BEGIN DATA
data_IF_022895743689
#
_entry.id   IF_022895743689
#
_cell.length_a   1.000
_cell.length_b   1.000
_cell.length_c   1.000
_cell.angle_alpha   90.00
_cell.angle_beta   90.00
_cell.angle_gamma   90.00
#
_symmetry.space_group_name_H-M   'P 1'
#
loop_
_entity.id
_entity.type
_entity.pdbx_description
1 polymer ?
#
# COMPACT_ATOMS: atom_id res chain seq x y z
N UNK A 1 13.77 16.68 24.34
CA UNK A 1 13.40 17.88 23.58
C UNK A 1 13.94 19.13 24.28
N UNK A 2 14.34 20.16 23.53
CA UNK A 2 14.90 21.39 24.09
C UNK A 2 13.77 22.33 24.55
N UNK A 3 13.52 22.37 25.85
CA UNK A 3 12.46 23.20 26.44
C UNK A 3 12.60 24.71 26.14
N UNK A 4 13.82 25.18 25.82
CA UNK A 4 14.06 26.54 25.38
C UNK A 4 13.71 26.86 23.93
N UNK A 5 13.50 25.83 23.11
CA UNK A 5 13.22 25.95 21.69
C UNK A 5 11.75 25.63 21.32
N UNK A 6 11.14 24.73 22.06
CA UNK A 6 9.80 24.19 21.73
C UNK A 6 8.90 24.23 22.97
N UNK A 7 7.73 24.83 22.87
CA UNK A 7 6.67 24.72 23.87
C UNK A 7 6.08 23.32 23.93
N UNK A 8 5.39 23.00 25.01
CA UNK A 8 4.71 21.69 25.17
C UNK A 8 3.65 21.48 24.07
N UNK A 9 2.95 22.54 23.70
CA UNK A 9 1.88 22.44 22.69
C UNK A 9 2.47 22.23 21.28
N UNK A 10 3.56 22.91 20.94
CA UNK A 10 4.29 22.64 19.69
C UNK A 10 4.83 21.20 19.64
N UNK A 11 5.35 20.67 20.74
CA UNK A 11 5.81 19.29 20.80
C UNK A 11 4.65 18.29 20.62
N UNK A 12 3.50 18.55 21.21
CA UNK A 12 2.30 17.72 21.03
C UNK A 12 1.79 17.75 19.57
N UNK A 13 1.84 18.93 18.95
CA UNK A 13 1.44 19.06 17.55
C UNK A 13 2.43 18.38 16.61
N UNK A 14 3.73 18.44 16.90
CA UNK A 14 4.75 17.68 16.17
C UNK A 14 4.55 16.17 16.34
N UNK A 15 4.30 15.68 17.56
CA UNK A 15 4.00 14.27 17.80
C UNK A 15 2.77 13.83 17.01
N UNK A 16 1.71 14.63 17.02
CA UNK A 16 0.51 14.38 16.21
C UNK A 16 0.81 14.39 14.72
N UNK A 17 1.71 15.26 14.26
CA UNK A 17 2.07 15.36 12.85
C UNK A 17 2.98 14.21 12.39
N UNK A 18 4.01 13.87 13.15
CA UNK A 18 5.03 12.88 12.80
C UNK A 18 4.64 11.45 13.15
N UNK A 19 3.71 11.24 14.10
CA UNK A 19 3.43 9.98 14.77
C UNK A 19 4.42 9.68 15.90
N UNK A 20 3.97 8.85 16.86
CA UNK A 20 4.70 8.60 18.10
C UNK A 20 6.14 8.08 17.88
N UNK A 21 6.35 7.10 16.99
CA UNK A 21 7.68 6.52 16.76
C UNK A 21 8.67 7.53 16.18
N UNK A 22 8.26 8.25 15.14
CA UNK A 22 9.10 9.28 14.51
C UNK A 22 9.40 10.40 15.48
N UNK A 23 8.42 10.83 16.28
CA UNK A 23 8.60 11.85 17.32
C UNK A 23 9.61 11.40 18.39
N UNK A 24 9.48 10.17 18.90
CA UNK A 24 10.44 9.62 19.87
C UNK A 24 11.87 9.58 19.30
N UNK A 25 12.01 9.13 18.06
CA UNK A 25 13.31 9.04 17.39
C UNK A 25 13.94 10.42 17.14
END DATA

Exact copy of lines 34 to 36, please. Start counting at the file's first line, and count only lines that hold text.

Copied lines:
CA UNK A 5 13.22 25.95 21.69
C UNK A 5 11.75 25.63 21.32
N UNK A 6 11.14 24.73 22.06